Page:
Practicing Nadi Shodhan activates various brain centers and harmonizes the pranas. The benefits increase with the progression of the ratios. It gives profound psychological and pranic effects. It is not recommended for asthmatics.

Some points to remember when practicing Pranayama:

  • Inhalations and exhalations should be slow and deep. Gradually with practice, the length of each inhale and exhale increases. 
  • Breathing should never be forced or restricted in any way.
  • All breaths should be soundless, without jerks and smooth throughout the practice.
  • One should not practice pranayama when one has a cold.
  •  As we move from one nostril to the next, there should be no pause and the flow should be continuous.
  • Increased ratios and breath duration should not be attained at the expense of relaxation, rhythm and awareness.
  • Never breathe through the mouth.
  •  At the slightest discomfort or strain, reduce the duration or discontinue the practice and consult your teacher.
  • Each pranayama technique is usually practiced for a minimum of 15 min or a maximum of 30 min.
  • All pranayama techniques are best practice early in the morning just after sunrise. If practicing after food, please make sure to leave a gap of at least 4-5 hours.

Those suffering from heart diseases, high blood pressure or epilepsy, or anyone who has undergone brain, heart or abdominal surgeries should consult a medical expert or consultant before starting any pranayama technique.


It is believed that Prana travels in and out of the body through our hands and feet. This is why we use Mudras or hand gestures to prevent the Prana from leaving our bodies during the practice and keep our feet in a cross legged position or cross our feet if we are sitting on a chair.

The most common Mudra used is the Gyan Mudra also known as Nasika Mudra or Vishnu Mudra.

This is done by placing the hands on the knees, palms facing upwards, and the thumb and index finger tips touching on each hand.

Our awareness during the any of the techniques should be placed on the breath and counting. It is quite easy for the mind to wander. Be aware of this and bring your attention back to the breath and count. Over time, this awareness will return automatically. How much time varies for each individual.


We highly advise that all Pranayama practices must be learned in person from an experienced teacher. The teacher will help you work through your doubts and issues, guide your progress and let you know when you are ready to start pranayama, which pranayama technique you should use and when you can advance in your levels.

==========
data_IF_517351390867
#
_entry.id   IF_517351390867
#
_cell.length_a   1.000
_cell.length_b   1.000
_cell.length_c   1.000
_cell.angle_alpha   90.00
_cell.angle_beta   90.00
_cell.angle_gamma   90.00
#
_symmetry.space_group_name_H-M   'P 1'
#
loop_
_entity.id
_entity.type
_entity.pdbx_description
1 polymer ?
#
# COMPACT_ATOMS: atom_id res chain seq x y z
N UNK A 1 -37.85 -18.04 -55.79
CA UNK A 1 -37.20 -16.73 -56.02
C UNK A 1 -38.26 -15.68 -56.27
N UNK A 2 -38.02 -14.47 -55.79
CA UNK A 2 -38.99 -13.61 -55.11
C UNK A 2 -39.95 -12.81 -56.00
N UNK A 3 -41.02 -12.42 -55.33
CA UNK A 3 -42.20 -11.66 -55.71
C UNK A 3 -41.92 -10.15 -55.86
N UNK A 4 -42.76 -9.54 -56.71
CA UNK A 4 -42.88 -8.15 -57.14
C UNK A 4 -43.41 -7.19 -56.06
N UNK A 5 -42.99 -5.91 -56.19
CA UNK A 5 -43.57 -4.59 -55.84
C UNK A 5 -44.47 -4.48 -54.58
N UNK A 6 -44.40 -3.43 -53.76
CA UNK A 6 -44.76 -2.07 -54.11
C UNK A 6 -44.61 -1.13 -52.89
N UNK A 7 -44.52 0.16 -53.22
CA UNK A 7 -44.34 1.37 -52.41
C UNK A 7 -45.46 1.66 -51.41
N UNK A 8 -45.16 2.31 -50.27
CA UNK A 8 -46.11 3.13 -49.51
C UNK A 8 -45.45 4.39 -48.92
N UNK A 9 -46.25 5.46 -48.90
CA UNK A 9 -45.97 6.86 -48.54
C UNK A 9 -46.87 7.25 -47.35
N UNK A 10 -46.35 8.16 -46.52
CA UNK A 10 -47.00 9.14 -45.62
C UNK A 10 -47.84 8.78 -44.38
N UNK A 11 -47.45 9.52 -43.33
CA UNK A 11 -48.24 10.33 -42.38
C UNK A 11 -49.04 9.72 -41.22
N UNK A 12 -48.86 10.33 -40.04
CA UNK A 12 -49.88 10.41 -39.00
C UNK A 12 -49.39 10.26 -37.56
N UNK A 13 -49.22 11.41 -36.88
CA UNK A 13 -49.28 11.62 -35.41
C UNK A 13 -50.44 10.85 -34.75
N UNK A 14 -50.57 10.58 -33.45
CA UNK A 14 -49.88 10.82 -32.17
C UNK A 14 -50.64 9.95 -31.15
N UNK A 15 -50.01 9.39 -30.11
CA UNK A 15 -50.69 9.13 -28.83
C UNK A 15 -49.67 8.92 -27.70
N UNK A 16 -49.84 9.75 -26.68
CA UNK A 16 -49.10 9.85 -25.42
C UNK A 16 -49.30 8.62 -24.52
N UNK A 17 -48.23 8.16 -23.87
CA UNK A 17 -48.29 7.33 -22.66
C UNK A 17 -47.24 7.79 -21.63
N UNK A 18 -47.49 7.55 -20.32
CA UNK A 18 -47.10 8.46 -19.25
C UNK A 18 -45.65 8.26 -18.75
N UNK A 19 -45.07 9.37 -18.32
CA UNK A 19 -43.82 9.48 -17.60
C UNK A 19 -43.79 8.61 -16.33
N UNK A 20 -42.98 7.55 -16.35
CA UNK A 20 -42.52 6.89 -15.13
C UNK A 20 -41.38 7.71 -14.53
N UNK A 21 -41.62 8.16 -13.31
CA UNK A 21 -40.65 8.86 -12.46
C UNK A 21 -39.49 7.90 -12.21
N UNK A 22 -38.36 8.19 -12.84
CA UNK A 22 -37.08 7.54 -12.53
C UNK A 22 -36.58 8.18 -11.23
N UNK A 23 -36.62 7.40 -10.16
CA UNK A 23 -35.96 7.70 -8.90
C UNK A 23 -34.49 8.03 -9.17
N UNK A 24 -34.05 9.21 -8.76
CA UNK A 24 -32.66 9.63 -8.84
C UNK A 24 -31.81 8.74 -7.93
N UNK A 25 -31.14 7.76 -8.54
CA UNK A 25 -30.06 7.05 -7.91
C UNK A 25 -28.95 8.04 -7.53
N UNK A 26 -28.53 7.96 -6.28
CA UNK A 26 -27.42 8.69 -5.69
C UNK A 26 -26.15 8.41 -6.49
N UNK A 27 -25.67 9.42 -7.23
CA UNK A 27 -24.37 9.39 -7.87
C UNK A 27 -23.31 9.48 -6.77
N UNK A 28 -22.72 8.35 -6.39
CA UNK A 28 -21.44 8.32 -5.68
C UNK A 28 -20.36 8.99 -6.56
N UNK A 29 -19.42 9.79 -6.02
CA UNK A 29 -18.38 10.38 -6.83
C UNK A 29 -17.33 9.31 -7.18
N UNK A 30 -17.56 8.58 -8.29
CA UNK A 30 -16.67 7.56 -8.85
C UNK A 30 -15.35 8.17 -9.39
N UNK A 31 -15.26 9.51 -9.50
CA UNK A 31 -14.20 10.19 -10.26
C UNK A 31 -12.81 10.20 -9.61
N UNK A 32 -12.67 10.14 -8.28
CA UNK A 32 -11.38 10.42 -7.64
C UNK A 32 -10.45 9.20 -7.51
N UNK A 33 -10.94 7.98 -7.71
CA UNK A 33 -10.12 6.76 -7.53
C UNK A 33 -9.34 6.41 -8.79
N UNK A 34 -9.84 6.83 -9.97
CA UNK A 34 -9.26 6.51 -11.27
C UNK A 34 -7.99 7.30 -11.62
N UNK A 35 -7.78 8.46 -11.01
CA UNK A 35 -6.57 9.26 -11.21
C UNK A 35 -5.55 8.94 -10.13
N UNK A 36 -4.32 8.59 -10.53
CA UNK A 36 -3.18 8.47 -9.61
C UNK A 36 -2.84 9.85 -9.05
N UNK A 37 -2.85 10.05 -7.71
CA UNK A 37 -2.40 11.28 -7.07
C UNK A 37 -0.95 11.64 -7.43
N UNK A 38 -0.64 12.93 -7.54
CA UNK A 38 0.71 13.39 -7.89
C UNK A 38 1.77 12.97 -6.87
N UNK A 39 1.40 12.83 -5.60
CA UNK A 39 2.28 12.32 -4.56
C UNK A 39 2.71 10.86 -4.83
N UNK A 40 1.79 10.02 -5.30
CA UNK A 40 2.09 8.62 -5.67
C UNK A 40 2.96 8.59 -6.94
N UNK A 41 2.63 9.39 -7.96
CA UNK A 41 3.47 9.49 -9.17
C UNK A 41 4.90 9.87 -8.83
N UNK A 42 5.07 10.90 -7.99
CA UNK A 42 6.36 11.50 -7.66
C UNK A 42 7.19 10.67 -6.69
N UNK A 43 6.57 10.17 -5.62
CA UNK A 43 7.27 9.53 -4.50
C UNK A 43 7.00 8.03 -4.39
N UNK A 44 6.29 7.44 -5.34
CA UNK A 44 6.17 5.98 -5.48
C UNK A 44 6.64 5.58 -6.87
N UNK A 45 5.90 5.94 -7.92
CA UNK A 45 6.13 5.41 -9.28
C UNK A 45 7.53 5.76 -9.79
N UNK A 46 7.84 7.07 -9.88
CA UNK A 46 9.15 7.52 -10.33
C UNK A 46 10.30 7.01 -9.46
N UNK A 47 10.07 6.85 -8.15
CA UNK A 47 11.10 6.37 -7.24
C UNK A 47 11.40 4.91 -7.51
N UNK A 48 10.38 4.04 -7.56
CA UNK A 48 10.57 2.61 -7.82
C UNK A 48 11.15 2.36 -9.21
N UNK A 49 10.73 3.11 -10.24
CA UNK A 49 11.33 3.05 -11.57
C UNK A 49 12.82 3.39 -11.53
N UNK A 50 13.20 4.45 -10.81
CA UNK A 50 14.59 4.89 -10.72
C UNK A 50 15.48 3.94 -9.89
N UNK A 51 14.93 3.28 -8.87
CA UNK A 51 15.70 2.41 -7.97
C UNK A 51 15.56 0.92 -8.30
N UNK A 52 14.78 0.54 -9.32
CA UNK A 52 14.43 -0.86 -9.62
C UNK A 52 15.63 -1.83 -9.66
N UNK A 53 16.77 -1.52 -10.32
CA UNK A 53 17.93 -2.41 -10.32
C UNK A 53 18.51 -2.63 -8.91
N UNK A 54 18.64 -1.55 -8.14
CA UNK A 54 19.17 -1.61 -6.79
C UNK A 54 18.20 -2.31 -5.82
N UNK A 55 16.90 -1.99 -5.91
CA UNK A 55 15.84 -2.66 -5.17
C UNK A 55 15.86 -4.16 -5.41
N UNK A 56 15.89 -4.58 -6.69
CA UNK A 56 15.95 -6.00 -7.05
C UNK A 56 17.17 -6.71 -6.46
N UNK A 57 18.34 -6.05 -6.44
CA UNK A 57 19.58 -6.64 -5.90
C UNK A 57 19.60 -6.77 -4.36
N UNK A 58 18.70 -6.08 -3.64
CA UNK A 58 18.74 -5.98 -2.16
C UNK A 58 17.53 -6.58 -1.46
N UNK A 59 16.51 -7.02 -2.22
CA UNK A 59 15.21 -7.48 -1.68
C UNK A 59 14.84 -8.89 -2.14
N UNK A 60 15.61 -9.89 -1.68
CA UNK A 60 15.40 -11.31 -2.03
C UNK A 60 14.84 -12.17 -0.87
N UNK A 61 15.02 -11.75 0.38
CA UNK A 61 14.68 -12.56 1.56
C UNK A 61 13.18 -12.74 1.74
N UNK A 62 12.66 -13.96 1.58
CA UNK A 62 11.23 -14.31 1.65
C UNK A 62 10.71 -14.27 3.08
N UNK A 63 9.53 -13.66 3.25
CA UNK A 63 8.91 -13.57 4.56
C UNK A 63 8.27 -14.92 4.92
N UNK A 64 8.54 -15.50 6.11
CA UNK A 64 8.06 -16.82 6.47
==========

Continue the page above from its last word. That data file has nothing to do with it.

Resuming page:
Both pranayamas are almost similar but there is no retention of breath (kumbhak) in Anulom Vilom. While in Nadi Shodhana, you need to hold your breath inside (antar kumbhak) after every inhalation for as long as possible.

  • You inhale from the left nostril, then close the left nostril and immediately exhale from the right one. 
  • Now inhale from the right nostril, close the right nostril and immediately exhale from the left one. This sequence completes one cycle.
  • You start with inhaling from the left nostril, close the left nostril and hold your breath as long as you can, now open the right nostril and slowly exhale from the right one. 
  • Inhale from the right nostril, close the right nostril and hold the breath as long as you can, finally open the left nostril and exhale from it.


Chandra Bhedi and Surya Bhedi Pranayama are mutually opposite.


It is practiced to purify the Pingala-nadi which further boosts solar energy, increases confidence, enthusiasm, willpower, balances the root chakra, enhances the vitality of the body as well as gives relief from stress, anxiety, and depression.  

In Surya-Bhedana Pranayama, you always inhale from the right nostril, then do retention of breath for as long as you can and slowly exhale from the left one.


It is done to purify and activate the Ida-nadi which leads to the cooling aspect and the parasympathetic nervous system. It calms the mind, relieves mental tension, and positively impacts in case of pitta diseases.

In Chandra-Bhedana Pranayama, you always inhale from the left nostril, then do retention of breath for as long as you can and slowly exhale from the right one.

About Author: Sanjjay Raturi
The Seeker, Writer, Himalayan Philosopher
Sanjjay Raturi "Sagar" was born into a Brahmin family in the North Indian Himalayas. He has been connected to spirituality since birth, growing up in a beautiful place near the source of the holy river Ganges. This led him to start practicing mantra chanting and meditation during his childhood.